Sportsbook Software Allows Anyone to Become an Oddsmaking Bookie
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The 2021-2022 NFL football season kicks off on September 9 when the Tampa Bay Buccaneers begin their quest to become the first team to win back-to-back Super Bowls since 2004 and 2005. The National Football League’s first game between Tampa Bay and the Dallas Cowboys not only opens the NFL’s regular season, but it also begins the most profitable for U.S. sportsbooks.   

In the United States, being confined to their homes because of COVID-19 caused people to change their perspectives on various forms of entertainment. Betting on sports has become more mainstream.

The change in mentality has sportsbooks climbing to new revenue plateaus as more volume tends to equal more profits. Plus, this fall, attracting sports betting revenue won’t stop with football.

For the first time since 2019, the NBA and NHL should run their seasons free from coronavirus-specific rules. Although missing from top online ways to make money lists, running an internet-based sportsbook, where owners pay per head for their customers, has become more prevalent.  

How bookie software allows anyone to run a sportsbook

In the past, sports bettors, called players, signed up with online companies. Since 2018, organizations like DraftKings and FanDuel have begun to offer sports betting in the United States.

Sportsbook software allows anyone to become a bookie, oddsmaker and private business owner. Like DraftKings, individual bookmakers provide their clients with “daily sports, sports betting, and iGaming opportunities.”

For million-dollar global casinos, introducing sportsbook software to help improve business is the equivalent of onboarding the Bloomberg Terminal.

The pay per head model allows anyone to become a bookie. Companies have designed software for the individual who wishes to run a traditional bookmaking operation without ever having to create a brick-and-mortar storefront or worry about software architecture.

Why running an online sportsbook is lucrative

The Super Bowl, the National Football League’s Championship game, is the year’s highest betting revenue-generating event. The average betting handle on the Super Bowl is $6 billion per year.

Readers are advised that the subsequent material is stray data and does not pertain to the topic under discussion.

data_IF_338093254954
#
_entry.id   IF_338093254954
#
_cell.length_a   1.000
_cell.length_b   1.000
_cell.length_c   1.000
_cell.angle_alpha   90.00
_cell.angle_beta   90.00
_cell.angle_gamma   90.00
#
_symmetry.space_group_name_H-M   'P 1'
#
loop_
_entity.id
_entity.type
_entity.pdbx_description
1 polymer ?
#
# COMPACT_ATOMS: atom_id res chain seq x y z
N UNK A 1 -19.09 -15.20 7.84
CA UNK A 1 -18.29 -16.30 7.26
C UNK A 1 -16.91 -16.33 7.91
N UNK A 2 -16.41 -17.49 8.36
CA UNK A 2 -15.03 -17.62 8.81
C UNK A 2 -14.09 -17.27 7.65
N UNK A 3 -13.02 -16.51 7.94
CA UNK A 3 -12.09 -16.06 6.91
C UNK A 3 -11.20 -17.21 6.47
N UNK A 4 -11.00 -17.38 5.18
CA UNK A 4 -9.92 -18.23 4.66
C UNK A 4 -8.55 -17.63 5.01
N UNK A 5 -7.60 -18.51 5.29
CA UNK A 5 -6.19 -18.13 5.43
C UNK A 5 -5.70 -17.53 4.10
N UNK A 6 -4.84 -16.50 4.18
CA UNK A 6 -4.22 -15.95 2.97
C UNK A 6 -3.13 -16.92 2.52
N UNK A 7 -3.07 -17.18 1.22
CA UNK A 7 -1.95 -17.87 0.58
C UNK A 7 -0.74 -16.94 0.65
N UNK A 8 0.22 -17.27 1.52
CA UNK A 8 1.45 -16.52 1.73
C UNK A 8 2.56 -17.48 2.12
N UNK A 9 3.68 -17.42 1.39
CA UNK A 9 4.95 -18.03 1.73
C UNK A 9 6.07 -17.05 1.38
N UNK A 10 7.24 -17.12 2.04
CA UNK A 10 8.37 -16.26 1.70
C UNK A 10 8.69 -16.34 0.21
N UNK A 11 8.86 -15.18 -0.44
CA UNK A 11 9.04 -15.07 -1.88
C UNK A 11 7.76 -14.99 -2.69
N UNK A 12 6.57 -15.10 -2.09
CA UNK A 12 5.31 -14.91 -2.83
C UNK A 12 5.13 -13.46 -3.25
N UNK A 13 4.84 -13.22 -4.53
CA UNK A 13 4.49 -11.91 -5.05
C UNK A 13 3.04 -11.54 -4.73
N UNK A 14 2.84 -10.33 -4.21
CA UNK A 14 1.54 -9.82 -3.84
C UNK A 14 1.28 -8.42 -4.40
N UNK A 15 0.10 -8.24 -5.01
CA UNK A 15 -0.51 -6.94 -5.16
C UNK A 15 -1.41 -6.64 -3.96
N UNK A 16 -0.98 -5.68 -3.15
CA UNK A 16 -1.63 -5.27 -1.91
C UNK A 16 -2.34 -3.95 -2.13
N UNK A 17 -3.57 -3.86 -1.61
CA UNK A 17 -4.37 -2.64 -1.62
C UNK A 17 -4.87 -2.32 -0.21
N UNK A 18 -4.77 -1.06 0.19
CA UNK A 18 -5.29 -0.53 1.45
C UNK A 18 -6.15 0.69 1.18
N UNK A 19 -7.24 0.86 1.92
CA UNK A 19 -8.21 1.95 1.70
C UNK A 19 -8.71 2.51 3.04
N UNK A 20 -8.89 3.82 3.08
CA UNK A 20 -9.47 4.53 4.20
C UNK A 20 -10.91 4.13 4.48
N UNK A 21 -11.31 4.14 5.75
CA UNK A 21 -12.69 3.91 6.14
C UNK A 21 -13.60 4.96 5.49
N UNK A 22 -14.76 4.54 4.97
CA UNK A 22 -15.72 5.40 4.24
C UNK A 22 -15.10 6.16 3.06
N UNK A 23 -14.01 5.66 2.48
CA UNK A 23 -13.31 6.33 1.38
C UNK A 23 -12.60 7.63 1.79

A deep dive into those numbers reveals why many entrepreneurs are learning how to become a bookie. Per Forbes, New Jersey players wagered more than $117 million on the 2021 Super Bowl.

$117 million is a far cry from $6 billion, which tells us that most money wagered on the Super Bowl goes uncounted.

Not counting Super Bowl betting revenue isn’t an anomaly. Most betting revenue in every sport goes uncounted.

Individual bookies, and non-U.S.-based sportsbooks operating online, mustn’t release betting revenue stats. A person who runs a sportsbook with ten to one hundred clients, or even more in some cases, mustn’t say how much money their players bet.

Speaking of players, why would they stick with an individual bookmaker when U.S.-based avenues to bet are now available? Read how much states take from each dollar wagered, the states cut. Most of us will come to the same conclusion.

The very best sports bettor wins 52% to 55% of their bets. After the bookie fee, which is often 10% on against the spread wagers, the most common on football and basketball, the best handicappers on the planet grind out a 2% to 5% profit.

If the state takes a cut above 2%, sports handicappers must make well above the typical threshold to make money.

Casual players don’t worry so much about the takeout. Professional players have no choice but to worry about the money they must provide to states that legalized online gambling.

Pro handicappers, and many casual handicappers, have stuck with their bookie or non-U.S. sportsbook.  

How much do bookies make? Nobody knows because almost all revenue goes uncounted. But simple math tells us that many bookies, not all, but many, and probably most, make a lot.

Price per head sportsbook software closes the gap    

Bookmakers provide a service where they offer free betting software to their clients. The bookmaker runs their service the same way a more prominent sportsbook would, providing betting software, making payments to winning clients, and collecting from losing customers.

Many individual companies use DGS and ASI software. Some PPH sportsbook companies use proprietary software.

Organizations with their software can integrate third-party platforms, often provide more robust security, and add things like a racebook or 3D gaming option to their product list.

Proprietary software also allows agents to use reseller tools. By doing so, agents super-charge their bookie businesses by becoming master agents.

A master agent resells their sportsbook to sub-agents. Most of the time, a master agent uses a company with proprietary software to create a custom domain.

The master agent then resells the domain to sub-agents. Sub-agents don’t always wish to run an individual sportsbook due to cost and their client base. Many subs must cut costs because they provide online bookie software to ten clients or less.

Some master agents have become so adept at signing subs that they’ve created Reddit sportsbooks that they promote daily. Agents at that level have created companies that rival much bigger sportsbook companies. 

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